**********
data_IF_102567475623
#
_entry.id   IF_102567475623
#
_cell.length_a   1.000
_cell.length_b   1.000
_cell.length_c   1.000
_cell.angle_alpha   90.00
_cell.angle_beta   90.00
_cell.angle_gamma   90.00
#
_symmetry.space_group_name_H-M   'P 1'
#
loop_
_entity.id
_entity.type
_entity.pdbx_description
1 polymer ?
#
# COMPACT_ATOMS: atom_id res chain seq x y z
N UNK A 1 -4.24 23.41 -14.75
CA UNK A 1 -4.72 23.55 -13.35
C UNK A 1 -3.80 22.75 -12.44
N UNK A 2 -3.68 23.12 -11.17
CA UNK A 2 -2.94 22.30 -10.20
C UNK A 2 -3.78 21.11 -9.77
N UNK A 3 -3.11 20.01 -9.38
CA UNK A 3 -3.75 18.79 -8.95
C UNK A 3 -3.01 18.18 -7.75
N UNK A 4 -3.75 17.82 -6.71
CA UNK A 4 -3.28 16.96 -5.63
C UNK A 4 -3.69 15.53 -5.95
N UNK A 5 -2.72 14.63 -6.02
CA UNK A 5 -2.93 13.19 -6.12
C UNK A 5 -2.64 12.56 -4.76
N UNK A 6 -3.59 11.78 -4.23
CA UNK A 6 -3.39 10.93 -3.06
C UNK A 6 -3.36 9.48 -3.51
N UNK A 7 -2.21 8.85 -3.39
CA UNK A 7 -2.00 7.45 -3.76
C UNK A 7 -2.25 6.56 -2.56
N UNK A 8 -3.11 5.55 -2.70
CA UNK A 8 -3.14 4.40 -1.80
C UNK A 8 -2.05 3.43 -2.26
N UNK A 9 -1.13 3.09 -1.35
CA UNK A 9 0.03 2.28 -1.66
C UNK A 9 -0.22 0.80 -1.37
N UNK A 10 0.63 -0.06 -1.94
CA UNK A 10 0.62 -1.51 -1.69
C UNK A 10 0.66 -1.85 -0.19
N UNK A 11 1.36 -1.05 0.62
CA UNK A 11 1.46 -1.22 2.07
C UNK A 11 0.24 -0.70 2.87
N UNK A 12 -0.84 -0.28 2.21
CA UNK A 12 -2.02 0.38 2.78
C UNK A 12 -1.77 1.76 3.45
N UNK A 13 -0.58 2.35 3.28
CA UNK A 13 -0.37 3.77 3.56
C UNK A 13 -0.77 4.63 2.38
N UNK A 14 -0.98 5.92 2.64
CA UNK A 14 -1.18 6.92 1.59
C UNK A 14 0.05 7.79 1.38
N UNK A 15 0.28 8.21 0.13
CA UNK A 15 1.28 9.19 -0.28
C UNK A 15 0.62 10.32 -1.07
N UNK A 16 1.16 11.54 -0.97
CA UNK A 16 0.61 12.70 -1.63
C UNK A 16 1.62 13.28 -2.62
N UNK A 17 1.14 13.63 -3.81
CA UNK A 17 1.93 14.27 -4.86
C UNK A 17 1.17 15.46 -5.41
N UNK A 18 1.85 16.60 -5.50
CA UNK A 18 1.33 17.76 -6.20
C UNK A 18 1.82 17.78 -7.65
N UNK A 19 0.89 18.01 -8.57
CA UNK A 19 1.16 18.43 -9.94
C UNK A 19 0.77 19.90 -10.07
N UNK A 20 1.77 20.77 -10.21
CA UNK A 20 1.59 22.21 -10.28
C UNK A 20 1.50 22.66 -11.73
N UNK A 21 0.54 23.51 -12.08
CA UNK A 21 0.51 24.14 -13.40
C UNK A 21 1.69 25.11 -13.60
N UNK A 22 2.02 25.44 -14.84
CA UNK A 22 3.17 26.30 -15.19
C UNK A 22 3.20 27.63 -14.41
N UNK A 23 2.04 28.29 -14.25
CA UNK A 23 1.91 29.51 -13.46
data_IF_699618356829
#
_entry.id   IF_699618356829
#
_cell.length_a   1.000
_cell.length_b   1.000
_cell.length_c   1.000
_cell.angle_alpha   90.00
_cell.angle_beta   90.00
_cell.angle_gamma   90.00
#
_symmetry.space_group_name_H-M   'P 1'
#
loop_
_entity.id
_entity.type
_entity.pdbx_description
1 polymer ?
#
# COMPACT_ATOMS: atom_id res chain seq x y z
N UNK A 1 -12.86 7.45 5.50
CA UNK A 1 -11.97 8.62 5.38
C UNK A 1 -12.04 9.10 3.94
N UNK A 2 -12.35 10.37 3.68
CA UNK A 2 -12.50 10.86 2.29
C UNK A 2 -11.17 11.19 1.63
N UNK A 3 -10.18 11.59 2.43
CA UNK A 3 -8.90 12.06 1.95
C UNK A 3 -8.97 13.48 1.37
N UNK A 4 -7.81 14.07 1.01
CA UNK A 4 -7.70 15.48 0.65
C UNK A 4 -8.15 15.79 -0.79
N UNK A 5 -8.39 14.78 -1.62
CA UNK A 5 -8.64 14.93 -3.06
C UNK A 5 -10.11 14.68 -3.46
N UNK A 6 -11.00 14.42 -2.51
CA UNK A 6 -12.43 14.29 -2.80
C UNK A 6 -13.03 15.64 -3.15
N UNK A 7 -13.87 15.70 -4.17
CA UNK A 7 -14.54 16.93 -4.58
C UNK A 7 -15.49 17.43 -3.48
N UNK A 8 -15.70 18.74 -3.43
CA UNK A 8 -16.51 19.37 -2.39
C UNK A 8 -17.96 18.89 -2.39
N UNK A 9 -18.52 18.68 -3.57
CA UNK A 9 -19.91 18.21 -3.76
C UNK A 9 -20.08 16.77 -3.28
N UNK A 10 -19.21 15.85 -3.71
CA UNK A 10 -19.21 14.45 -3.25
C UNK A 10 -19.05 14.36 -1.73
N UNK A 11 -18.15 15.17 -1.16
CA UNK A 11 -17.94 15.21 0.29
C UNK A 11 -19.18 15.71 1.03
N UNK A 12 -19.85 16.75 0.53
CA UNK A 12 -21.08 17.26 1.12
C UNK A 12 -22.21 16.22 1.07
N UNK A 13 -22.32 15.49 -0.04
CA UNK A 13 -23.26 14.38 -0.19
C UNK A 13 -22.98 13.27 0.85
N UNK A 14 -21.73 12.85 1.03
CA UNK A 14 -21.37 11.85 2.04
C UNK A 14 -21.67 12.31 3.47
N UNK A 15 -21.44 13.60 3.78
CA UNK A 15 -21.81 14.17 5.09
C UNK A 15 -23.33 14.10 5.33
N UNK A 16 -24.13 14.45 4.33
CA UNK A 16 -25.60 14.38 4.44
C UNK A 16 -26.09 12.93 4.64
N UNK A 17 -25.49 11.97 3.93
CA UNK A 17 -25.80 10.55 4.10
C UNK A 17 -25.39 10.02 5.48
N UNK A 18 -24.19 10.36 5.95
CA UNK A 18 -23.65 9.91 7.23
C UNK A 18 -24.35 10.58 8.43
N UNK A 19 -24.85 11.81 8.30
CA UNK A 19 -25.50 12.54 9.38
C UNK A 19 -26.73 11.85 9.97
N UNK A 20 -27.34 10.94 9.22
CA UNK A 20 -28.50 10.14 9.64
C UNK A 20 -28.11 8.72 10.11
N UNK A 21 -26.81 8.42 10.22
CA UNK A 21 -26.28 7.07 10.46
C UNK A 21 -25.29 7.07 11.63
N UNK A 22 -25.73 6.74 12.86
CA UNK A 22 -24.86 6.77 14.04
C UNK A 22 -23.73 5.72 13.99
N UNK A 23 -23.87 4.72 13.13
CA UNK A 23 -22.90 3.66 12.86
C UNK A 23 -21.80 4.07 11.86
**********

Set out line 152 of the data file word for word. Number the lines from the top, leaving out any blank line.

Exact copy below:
CA UNK A 15 -21.81 14.17 5.09